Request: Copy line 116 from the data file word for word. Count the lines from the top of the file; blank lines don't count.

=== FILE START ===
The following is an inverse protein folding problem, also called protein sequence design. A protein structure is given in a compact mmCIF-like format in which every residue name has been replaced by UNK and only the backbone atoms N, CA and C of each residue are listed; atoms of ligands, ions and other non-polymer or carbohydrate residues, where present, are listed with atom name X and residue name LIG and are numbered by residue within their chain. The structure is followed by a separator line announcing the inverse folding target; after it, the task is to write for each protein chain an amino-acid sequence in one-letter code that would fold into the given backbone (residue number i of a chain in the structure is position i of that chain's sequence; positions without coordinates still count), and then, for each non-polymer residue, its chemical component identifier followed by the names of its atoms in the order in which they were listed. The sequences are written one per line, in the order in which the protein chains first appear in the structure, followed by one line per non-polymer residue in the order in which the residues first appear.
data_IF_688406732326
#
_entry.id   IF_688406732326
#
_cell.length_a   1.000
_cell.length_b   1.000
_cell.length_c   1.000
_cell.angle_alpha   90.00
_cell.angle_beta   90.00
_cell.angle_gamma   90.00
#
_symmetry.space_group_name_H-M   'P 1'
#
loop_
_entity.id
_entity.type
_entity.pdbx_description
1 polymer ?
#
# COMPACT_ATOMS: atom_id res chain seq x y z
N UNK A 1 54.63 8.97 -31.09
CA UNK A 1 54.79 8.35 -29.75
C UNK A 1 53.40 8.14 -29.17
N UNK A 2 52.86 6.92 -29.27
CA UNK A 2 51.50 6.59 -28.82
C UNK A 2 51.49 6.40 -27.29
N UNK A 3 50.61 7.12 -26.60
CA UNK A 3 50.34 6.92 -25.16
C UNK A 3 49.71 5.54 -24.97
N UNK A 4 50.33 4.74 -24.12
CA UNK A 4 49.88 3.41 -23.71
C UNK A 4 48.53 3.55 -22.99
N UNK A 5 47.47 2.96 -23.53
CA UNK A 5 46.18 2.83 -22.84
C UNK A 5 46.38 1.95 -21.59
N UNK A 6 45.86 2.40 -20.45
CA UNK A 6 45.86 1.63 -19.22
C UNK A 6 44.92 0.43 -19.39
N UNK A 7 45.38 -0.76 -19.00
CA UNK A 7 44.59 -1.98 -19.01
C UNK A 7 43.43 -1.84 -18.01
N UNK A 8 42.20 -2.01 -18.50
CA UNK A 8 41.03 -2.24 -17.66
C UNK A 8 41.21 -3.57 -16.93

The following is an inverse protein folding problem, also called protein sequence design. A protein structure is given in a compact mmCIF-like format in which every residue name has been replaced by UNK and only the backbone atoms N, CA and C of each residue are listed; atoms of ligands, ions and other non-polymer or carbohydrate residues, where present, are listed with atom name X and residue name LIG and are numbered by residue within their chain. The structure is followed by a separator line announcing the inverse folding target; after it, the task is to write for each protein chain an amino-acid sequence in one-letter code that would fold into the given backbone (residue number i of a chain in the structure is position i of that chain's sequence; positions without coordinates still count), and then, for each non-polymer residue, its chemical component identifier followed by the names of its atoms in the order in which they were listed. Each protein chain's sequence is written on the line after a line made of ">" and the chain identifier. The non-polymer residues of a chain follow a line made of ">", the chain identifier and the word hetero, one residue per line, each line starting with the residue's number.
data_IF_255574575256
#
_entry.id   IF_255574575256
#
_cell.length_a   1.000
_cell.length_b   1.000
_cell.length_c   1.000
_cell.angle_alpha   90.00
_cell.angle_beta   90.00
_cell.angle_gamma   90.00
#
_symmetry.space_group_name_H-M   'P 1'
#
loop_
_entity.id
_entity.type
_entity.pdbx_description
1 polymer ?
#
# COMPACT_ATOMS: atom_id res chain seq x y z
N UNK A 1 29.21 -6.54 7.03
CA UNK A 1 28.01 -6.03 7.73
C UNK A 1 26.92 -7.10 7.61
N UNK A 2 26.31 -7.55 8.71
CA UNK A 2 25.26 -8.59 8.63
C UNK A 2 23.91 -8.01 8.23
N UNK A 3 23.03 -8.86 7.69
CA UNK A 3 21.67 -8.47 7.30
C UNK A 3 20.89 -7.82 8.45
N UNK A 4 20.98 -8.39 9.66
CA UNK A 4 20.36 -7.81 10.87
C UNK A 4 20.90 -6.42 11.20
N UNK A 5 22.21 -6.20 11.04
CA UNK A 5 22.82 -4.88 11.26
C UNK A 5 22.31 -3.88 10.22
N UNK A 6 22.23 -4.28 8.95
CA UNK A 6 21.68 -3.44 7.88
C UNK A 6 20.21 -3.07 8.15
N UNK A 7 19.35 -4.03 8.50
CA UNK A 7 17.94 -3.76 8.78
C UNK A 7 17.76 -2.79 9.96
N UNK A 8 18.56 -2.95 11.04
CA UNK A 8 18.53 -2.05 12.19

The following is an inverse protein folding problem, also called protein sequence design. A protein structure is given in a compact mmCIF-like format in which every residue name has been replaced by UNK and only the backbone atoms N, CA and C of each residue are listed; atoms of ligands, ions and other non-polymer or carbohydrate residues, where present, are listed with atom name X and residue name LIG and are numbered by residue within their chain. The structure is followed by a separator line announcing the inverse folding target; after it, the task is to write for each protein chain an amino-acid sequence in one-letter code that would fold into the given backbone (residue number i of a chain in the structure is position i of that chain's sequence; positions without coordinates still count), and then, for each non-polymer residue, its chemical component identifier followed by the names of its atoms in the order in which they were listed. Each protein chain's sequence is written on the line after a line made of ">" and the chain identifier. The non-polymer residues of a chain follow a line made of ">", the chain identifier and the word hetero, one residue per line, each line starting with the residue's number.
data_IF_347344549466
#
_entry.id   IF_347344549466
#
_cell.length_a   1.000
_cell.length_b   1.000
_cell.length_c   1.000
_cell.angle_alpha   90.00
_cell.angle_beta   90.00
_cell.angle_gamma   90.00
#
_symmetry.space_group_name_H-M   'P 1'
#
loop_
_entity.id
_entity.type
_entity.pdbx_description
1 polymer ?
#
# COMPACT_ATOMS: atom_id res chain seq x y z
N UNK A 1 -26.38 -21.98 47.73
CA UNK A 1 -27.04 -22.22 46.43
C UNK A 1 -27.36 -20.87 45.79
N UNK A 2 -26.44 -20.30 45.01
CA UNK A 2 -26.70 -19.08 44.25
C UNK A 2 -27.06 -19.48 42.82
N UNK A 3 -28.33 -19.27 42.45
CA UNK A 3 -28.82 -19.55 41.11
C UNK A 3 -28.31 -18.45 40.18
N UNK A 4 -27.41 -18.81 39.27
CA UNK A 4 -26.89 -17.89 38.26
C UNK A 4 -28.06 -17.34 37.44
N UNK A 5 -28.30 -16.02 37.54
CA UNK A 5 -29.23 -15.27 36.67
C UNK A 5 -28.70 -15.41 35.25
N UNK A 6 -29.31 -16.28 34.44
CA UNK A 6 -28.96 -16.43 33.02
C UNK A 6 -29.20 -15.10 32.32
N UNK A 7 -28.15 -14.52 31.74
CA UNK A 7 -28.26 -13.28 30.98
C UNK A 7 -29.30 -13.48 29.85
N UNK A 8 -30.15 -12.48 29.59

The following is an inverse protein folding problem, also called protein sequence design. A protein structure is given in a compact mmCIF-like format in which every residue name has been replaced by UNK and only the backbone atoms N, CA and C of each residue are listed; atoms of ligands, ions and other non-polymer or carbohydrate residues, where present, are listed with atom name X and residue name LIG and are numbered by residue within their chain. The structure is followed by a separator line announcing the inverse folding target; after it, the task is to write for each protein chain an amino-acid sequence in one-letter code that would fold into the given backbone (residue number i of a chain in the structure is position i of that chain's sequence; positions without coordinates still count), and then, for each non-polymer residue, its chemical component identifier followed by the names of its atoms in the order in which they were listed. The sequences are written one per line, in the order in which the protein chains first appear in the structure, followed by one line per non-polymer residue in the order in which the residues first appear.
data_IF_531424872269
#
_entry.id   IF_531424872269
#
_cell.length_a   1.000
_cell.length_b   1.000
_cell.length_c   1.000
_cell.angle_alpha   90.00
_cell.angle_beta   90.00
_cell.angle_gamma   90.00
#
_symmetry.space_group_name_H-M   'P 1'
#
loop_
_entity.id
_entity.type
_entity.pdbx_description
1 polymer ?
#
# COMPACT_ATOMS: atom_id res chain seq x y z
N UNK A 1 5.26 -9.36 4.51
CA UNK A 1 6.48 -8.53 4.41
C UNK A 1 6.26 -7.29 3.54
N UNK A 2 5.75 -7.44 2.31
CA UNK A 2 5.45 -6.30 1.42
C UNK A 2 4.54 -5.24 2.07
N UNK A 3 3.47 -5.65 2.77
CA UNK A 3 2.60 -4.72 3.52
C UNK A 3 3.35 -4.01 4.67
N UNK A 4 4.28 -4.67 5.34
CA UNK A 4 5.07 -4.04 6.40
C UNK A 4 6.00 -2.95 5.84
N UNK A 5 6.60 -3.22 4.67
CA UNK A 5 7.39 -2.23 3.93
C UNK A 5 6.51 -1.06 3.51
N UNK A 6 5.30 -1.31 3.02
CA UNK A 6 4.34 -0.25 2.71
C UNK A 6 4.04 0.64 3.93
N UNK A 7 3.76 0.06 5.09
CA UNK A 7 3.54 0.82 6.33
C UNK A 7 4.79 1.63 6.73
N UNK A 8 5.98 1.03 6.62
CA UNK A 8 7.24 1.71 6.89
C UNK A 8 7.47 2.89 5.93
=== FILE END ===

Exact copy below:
C UNK A 2 -27.06 -19.48 42.82